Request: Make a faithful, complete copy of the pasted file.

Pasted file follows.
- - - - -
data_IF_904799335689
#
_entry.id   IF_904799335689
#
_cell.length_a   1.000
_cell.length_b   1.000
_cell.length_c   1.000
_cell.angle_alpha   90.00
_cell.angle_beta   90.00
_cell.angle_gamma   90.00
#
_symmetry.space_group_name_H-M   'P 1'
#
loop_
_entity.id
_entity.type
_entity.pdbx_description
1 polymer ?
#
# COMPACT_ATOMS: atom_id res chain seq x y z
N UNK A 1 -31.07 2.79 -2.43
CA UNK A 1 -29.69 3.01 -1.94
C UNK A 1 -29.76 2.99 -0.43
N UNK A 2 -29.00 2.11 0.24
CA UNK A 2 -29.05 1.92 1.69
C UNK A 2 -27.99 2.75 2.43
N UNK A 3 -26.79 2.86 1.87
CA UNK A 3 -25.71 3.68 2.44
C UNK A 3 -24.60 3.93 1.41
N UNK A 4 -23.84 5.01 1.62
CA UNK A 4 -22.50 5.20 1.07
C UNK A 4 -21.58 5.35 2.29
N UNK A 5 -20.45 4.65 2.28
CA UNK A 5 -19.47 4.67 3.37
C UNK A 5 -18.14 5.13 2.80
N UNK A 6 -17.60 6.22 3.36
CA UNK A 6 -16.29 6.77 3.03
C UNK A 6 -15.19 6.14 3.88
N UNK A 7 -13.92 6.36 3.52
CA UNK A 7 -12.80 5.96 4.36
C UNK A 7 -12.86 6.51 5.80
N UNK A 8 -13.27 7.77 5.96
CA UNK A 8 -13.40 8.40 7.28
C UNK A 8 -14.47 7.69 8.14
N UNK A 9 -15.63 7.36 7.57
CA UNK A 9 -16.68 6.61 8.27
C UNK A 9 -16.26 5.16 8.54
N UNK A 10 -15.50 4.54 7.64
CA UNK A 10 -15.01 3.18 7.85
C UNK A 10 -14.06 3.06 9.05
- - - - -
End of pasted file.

data_IF_904799335689
#
_entry.id   IF_904799335689
#
_cell.length_a   1.000
_cell.length_b   1.000
_cell.length_c   1.000
_cell.angle_alpha   90.00
_cell.angle_beta   90.00
_cell.angle_gamma   90.00
#
_symmetry.space_group_name_H-M   'P 1'
#
loop_
_entity.id
_entity.type
_entity.pdbx_description
1 polymer ?
#
# COMPACT_ATOMS: atom_id res chain seq x y z
N UNK A 1 -31.07 2.79 -2.43
CA UNK A 1 -29.69 3.01 -1.94
C UNK A 1 -29.76 2.99 -0.43
N UNK A 2 -29.00 2.11 0.24
CA UNK A 2 -29.05 1.92 1.69
C UNK A 2 -27.99 2.75 2.43
N UNK A 3 -26.79 2.86 1.87
CA UNK A 3 -25.71 3.68 2.44
C UNK A 3 -24.60 3.93 1.41
N UNK A 4 -23.84 5.01 1.62
CA UNK A 4 -22.50 5.20 1.07
C UNK A 4 -21.58 5.35 2.29
N UNK A 5 -20.45 4.65 2.28
CA UNK A 5 -19.47 4.67 3.37
C UNK A 5 -18.14 5.13 2.80
N UNK A 6 -17.60 6.22 3.36
CA UNK A 6 -16.29 6.77 3.03
C UNK A 6 -15.19 6.14 3.88
N UNK A 7 -13.92 6.36 3.52
CA UNK A 7 -12.80 5.96 4.36
C UNK A 7 -12.86 6.51 5.80
N UNK A 8 -13.27 7.77 5.96
CA UNK A 8 -13.40 8.40 7.28
C UNK A 8 -14.47 7.69 8.14
N UNK A 9 -15.63 7.36 7.57
CA UNK A 9 -16.68 6.61 8.27
C UNK A 9 -16.26 5.16 8.54
N UNK A 10 -15.50 4.54 7.64
CA UNK A 10 -15.01 3.18 7.85
C UNK A 10 -14.06 3.06 9.05